Gen. John Bi dwell, who recently gave eight
acres of 2iis great ranch at Chico. Cai.. ns a site
for the new Normal School of Northern Cali
fornia, went to that Stab* long before the dis
covery of gold, lb*boughr his ranch of .10.0 >0
acres for £71,000, and now it is worth
and yields an income of SIOO,OOO.
While cutting oats Saturday a farmer named
Johnson, living near Oakland, Coles county, ill.,
was bitten by a rattlesnake, from the effects of
which he died. He was binding oats when he
ran into a largo nest of rattlesnakes, and suc
ceeded in killing fourteen before he was bitten.
Ot her men who came to his assistance succeeded
in killing eleven more.
Milton Crosse, of Hubbard, la., heard a loud
rumbling sound and presently saw the water
rushing down the south fork of the lowa river
at a great speed and at the depth of six inches.
The stream was dry and his cows were lying in
its l>ed. They at once stampeded. Mr. Crosse
thinks there must have been a large spring
which suddenly sent forth its waters.
Up on the top floor of a poorly-furnished
building in Adams street in Chicago, George
Scovillo, the almost forgotten defender of Oui
teau. has an office. The years that have elapsed
since that famous trial have told upon him. for
his face is seamed by many wrinkles, and the
fringe of hair that still clings to his otherwise
glistening scalp has become snowy white.
A. S. Misener, of Cold water, Mich., went to
New York to get a large sum of money reported
due his wife from an English estate. Several
hundred dollars were required to secure the
funds from the hands of the claim agent, who
put the money into a package and next into a
cigar box before Misener’s eyes, and th**n took
it to the express nfiiceand paid 40 cents charges
to Coklwater. Wednesday Misener called at the
offiee for his box and, upon opening it. found
instead of The “several thousand dollars” a
neat bundle of paper the same size as green
The one hundred and fiftieth anniversary of
the arrival at Kazan, Russia, of the miraculous
image or ikon which forms the principal object
of attraction in the celebrated cathedral of that
city has just lieen celebrated there. It was in
118? that it was removed, after a concealment
of twenty-seven y ears at St. Petersburg, to
Kazan by the Empress Anne Ivanova. Before
that its home had been at Moscow, and to its
instrumentality had been attributed the expul
sion of the Roles in PJI3. The ikon is attired
in a gold dress ornamented with fine pearls,
which was the gift of the Empress Marie Feo
dorovna and Elizabeth Alexeievna, the mother
and wife of the Emperor Alexander I.
An amusing incident occurred in the French
Chamber of Deputies recently. M. Paul de Cas
sagnac, while the House was engaged in vot
ing. unfolded a lurge blue placard, on which
were inscribed the words, “Amer Boulanger.”
It was the advertisement of anew liquor, which
the inventor, with an eve to business, had dub
bed with the name of the late Minister of War.
The Radicals, horrified at the profanation, were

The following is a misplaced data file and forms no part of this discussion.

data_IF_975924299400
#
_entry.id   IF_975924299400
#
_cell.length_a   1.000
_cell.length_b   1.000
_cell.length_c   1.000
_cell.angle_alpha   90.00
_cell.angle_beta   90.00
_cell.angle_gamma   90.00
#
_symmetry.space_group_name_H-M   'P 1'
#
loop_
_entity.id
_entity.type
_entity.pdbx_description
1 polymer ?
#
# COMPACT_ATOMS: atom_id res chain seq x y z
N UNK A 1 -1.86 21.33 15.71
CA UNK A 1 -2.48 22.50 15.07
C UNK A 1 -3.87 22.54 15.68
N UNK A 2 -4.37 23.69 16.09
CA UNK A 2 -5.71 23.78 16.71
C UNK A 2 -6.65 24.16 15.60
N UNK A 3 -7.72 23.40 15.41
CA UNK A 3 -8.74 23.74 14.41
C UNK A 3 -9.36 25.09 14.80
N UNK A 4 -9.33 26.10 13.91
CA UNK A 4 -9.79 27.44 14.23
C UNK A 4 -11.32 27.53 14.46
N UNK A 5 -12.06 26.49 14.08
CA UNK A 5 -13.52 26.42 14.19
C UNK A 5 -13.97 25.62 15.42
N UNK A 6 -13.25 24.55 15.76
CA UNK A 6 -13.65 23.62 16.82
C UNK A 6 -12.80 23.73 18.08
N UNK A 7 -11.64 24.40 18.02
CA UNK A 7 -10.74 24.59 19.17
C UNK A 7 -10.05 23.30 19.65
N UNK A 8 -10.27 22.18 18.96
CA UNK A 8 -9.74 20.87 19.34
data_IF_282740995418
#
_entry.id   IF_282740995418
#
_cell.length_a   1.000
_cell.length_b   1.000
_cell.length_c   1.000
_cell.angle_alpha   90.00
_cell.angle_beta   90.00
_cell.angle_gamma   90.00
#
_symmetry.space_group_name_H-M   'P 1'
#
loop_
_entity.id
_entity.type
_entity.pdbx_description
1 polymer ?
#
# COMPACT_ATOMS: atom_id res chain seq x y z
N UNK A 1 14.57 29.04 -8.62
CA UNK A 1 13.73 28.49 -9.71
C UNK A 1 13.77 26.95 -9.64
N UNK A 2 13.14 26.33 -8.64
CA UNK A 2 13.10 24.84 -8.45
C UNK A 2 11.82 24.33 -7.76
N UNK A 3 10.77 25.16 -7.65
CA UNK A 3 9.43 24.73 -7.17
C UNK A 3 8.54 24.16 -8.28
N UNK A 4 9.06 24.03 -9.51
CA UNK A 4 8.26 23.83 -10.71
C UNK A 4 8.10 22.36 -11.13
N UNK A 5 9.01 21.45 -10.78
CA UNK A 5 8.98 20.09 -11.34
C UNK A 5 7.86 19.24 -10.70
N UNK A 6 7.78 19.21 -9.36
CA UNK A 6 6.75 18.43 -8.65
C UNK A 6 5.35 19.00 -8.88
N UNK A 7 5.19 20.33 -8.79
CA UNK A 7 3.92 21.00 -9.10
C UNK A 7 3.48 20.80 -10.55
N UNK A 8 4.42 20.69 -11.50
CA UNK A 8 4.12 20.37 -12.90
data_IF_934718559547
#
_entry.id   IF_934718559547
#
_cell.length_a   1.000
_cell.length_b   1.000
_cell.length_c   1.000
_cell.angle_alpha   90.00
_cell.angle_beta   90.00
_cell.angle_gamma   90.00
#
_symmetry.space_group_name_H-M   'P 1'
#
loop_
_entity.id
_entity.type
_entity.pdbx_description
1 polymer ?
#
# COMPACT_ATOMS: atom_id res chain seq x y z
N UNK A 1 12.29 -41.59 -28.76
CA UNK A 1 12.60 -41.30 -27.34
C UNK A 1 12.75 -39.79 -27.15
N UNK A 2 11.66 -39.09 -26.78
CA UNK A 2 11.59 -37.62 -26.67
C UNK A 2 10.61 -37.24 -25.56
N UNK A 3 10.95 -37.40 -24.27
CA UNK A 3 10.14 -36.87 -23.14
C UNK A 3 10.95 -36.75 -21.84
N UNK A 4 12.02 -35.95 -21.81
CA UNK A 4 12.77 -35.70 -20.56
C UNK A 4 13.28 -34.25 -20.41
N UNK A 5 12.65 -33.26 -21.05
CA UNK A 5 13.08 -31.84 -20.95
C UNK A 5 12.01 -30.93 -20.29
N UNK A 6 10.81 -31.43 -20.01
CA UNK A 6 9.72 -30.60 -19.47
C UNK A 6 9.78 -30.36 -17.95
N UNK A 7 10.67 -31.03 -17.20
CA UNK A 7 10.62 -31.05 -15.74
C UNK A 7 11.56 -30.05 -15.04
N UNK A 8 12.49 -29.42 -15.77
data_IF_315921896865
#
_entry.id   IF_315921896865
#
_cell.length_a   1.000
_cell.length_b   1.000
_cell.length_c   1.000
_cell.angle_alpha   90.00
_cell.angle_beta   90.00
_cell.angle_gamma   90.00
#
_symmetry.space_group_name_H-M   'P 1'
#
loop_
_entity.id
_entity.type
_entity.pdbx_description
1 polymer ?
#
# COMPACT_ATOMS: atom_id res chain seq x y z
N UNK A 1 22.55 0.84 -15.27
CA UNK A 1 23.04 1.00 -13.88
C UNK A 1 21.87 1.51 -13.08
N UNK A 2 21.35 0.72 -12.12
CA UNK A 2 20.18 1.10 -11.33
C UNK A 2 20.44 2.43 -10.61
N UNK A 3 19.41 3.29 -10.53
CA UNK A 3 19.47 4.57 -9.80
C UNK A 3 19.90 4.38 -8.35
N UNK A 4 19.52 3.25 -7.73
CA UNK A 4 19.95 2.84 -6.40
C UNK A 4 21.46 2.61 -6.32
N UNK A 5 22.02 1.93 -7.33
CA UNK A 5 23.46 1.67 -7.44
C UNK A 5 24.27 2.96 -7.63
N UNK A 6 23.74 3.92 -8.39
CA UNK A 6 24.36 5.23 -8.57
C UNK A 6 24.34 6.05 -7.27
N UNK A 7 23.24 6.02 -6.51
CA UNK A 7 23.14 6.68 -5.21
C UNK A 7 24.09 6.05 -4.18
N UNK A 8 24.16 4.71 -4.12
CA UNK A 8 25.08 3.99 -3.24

loud in their protests. M. Ducue called out that
the Chamber was not the place for advertise
ments, and M. Paul de ('assugnac retorted t hat
they were in a entr'acte. Finally M. Floquetin
terfered, and asked the deputies, who had
crowded round the Bonapartist member, to re
turn to their -.oats. This they did, amid a good
deal of laughter.
A plague of mosquitoes, said to exceed any
thing of the kind ever known there before, drove
guests away from the shore hotels in the vi
cinity of New Haven, Conn., on Sunday. A dis
patch from that city says: “At times the air
was fairly black with them. On Saturday eve
ning fires had to be burned all along the coast
on the east shore in the immediate vicinity of
New Haven. The insects were so thick and
troublesome that horses were made unmanagea
ble and people were compelled to sleep out of
doors wrapped in mosquito netting. The mos
quitoes are supposed to have come over from
Long Island. There are millions of the insects
in this city to-night, and the suffering all along
the coast has l>een intense. The scourge was
abating somewhat to day. If it continues it will
ruin business at all the resorts hereabout.”
Miss Amizlie Rives is said to have already
written reams of matter as good as her succes
ful “Brother; to Dragoons.” She has long lieca
engaged to marry Persian Minister Pratt, whoso
low flnancsal status has delayed the wedding
for years. She had the reputation, even in her
tender years, of being a very lofty personage,
One day a gentleman called at her Alabama
home, and, as usual v. ilh guests, was kept wait
ing several hours, until she finished painting a
picture. As he entered her studio -she turned
and said: “Now that I have finished this work.
I will devote some time to you.” He bowed and
left the studio, remarking: “Now that 1 have
finished waiting for you. I will devote some
time to myself.” The Minister to Persia figures
as the hero in this case, us it was the first occa
sion she had ever been matched, and she fell in
love with the victor.
Varzin, Prince Bismarck's favorite domain, is
now considered the lineal in all Pomerania,
which is saying a good deal, considering that his
next neighbor is the opulent Prince of Hohen